36. Impurity of body consists in the actual committing of sin.

  37. He who is not attracted by worldly things cherishes stillness. He who loves nothing merely human loves all men. And he who takes no offence at anyone either on account of their faults, or on account of his own suspicious thoughts, has knowledge of God and of things divine.

  38. It is a great achievement not to be attracted by things. But it is a far greater achievement to remain dispassionate in the face both of things and of the conceptual images we derive from them.

  39. Love and self-control keep the intellect dispassionate in the face both of things and of the conceptual images we form of them.

  40. The intellect of a man who enjoys the love of God does not fight against things or against conceptual images of them. It battles against the passions which are linked with these images. It does not, for example, fight against a woman, or against a man who has offended it, or even against the images it forms of them; but it fights against the passions which are linked with the images.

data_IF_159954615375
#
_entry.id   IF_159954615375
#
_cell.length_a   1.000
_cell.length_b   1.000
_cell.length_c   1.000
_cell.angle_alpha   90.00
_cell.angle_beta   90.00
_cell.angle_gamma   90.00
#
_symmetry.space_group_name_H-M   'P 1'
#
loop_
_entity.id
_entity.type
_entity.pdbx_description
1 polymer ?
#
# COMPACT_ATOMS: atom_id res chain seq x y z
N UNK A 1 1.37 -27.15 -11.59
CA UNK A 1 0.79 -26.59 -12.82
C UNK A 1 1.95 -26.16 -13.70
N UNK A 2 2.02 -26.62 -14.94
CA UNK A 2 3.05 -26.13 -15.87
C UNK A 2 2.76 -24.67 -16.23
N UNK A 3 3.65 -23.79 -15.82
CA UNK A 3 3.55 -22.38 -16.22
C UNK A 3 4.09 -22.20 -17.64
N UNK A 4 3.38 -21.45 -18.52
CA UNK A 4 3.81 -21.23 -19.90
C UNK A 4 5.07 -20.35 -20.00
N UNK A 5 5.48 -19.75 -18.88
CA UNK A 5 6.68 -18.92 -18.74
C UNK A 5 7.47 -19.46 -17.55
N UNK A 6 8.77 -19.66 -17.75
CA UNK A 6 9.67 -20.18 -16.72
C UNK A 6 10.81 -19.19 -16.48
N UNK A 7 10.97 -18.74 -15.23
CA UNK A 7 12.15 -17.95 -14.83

41. The whole purpose of the monk’s warfare against the demons is to separate the passions from conceptual images. Otherwise he will not be able to look on things dispassionately.

  42. A thing, a conceptual image and a passion are all quite different one from the other. For example, a man, a woman, gold and so forth are things; a conceptual image is a passion-free thought of one of these things; a passion is mindless affection or indiscriminate hatred for one of these same things. The monk’s battle is therefore against passion.

  43. An impassioned conceptual image is a thought compounded of passion and a conceptual image. If we separate the passion from the conceptual image, what remains is the passion-free thought. We can make this separation by means of spiritual love and self-control, if only we have the will.

  44. The virtues separate the intellect from the passions; spiritual contemplation separates it from its passion-free conceptual images of things; pure prayer brings it into the presence of God Himself.

  45. The virtues exist for the sake of the knowledge of creatures: knowledge for the sake of the knower; the knower, for the sake of Him who is known through unknowing and who knows beyond all knowledge.